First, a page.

Divergent Core Transcriptional Regulatory Circuitries to Highlight Context-Specific Vulnerabilities in AML
Acute myeloid leukemia (AML) is one of the deadliest pediatric cancers, responsible for 10% of total cancer mortality in children. AML is caused by mutations in normal bone marrow stem cells that make them grow out of control (i.e. become malignant). There are many AML-causing mutations and they result in many different subtypes of AML with very different responsiveness to treatment and outcomes. We need a better mechanistic understanding of both common and divergent (i.e. subtype-specific) pathways leading to AML.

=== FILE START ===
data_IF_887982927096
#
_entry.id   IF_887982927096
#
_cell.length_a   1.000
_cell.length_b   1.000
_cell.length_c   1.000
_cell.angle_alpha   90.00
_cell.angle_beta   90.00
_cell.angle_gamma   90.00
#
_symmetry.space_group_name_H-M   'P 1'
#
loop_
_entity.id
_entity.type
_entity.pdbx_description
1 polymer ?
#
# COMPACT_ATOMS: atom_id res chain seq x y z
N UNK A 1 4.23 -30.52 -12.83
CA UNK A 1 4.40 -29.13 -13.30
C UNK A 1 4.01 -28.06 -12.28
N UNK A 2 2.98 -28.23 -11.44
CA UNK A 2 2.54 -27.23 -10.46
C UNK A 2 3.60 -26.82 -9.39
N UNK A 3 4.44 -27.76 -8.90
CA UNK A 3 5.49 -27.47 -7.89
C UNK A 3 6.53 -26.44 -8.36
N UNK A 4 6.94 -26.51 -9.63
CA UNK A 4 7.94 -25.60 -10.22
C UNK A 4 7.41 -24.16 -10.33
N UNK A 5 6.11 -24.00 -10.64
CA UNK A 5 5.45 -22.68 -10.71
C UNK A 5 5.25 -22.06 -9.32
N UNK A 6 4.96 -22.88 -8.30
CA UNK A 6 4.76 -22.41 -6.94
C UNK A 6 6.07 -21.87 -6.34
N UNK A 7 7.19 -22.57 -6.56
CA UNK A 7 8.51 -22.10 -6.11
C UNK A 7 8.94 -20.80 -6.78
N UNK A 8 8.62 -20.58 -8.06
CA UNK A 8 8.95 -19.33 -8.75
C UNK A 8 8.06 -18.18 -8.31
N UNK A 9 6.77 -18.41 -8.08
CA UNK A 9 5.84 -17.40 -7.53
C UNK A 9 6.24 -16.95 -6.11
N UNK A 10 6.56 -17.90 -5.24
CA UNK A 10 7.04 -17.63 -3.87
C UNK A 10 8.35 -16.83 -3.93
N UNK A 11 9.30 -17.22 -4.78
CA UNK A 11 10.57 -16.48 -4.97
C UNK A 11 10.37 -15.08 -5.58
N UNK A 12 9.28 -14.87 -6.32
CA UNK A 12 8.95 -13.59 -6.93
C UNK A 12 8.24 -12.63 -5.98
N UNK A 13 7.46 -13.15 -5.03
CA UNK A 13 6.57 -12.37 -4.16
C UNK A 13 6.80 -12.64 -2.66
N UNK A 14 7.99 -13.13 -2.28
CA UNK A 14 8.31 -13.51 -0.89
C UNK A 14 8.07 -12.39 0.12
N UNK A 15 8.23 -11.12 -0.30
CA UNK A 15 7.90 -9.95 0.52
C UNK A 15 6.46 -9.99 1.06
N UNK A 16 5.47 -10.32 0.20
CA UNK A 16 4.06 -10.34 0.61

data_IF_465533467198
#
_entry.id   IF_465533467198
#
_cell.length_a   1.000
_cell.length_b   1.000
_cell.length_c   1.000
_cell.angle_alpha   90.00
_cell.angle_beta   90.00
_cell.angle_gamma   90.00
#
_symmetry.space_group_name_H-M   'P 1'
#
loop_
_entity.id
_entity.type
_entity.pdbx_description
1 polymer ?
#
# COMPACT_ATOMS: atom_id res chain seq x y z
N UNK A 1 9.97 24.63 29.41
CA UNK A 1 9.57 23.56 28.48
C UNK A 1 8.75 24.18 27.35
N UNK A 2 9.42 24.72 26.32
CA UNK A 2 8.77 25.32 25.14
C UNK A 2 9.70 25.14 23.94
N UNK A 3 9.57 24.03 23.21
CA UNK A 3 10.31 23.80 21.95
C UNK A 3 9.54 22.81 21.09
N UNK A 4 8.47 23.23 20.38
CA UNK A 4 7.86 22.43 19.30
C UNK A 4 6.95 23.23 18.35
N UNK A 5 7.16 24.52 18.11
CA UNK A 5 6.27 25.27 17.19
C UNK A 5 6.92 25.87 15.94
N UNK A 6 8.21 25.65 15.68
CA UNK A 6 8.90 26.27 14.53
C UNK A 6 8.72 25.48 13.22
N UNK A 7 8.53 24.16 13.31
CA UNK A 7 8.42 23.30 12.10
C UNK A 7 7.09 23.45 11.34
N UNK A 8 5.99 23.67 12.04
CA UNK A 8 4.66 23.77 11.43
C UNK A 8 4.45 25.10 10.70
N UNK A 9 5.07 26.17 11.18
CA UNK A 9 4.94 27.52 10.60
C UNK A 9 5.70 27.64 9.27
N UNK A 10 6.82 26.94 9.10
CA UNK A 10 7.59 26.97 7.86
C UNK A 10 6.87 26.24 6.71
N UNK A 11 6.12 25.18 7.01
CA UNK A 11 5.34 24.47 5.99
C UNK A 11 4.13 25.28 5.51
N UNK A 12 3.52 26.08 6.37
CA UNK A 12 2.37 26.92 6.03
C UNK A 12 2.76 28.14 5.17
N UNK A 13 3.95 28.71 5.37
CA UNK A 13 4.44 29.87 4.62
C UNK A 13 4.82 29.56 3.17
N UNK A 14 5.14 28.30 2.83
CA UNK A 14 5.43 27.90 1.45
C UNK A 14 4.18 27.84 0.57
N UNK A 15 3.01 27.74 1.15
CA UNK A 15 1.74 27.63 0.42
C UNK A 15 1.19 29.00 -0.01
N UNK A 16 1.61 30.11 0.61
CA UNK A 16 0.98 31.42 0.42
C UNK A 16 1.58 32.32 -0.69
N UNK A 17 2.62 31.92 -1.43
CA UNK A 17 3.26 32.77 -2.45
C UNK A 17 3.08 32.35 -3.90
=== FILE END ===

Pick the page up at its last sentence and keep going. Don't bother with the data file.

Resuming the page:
We propose to systematically identify and characterize the most critical transcription factors (proteins that regulate the function of genes) in various types of AML, called 'core regulatory circuitries' (CRCs). By identifying the common and divergent CRCs in the context of the various AML subtypes, we will gain new insights into the most critical mechanisms of AML survival. Importantly, our preliminary data show that CRCs can accurately predict AML vulnerabilities – they reliably highlight critical genes without which AML cancer cells cannot survive. We propose to extend our data by characterizing AML CRCs in an integrated, unbiased way, in all major subtypes of AML. This will give us a unified understanding of the common and different ways in which AML arises, as well as create an unprecedented way of predicting common and subtype-specific AML vulnerabilities. Our data will create the basis for a new functional classification of AML and identify new targets for drug development.